Dragged down by a dismal first quarter in the United States, the global economy is expected to grow at a slightly slower pace this year, the International Monetary Fund said Thursday.
Still, the quarterly forecast was largely upbeat despite the Greek debt crisis and turmoil in China's financial market.
The IMF projected the world’s economy to grow 3.3% this year, down from a 3.5% estimate in April.
But the forecast remained for an improvement to 3.8% next year because “the underlying drivers for a gradual acceleration in economic activity in advanced economies — easy financial conditions, more neutral fiscal policy in the euro area, lower fuel prices and improving confidence and labor market conditions — remain intact,” the IMF said.
The report raised some concerns about the potential impact of failure for Greek and European leaders to reach agreement on a new bailout. But the IMF said the risks to Europe and the broader world economy could be mitigated if a deal can be struck.
“Developments in Greece have, so far, not resulted in any significant contagion,” the report said. “Timely policy action should help to manage such risks if they were to materialize.”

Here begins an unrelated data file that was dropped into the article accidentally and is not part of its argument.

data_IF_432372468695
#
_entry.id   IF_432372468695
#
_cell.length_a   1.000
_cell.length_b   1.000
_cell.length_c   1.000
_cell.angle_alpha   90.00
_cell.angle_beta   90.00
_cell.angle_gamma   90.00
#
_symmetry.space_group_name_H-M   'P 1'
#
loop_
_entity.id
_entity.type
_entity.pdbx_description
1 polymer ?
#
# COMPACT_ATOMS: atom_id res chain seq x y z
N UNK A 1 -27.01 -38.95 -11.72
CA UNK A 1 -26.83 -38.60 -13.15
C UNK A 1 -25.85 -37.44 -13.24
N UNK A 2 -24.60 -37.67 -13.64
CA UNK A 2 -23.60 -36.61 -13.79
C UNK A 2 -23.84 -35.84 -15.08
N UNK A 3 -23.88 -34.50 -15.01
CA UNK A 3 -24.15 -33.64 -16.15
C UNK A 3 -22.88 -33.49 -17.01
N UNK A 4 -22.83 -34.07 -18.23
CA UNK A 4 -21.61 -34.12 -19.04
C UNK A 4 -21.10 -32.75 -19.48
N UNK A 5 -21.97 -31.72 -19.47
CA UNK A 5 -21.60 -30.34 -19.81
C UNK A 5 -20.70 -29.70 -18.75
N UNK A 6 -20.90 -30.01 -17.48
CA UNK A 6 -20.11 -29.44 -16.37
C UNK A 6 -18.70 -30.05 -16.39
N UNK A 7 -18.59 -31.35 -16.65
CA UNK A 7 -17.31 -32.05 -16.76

The poor U.S. performance in the first three months of the year, when the economy contracted at a 0.2% annual rate, was the main reason for the downgrade in the global outlook this year.
The IMF sharply lowered its forecast for U.S. growth this year to 2.5% from the April estimate of 3.1%.
Economic growth in the U.S. is expected to pick up next year to 3%, which is 0.1 percentage point lower than the April forecast.
“One-off factors, notably harsh winter weather and port closures, as well as a strong downsizing of capital expenditure in the oil sector contributed to weakening U.S. activity in the first quarter,” the IMF said.
The U.S. problems spilled over into Canada and Mexico, the report said. The forecast for growth in advanced economies was downgraded to 2.1% this year from 2.4% in April.
Emerging market economies are expected to expand by 4.2% this year, down 0.1 percentage point from the spring estimate.
Growth in emerging markets has slowed because of lower prices for oil and other commodities, tighter financial conditions and China's attempts to reform its economy.
Among the risks to the global economy are “greater difficulties in China’s transition to a new growth model, as illustrated by the recent financial market turbulence,” the IMF said.
Still, despite a major sell-off in China's stock market in recent weeks, the IMF said that nation's economy would grow 6.8% this year. That is the same as the April forecast. Growth in China is expected to slow to 6.3% next year.
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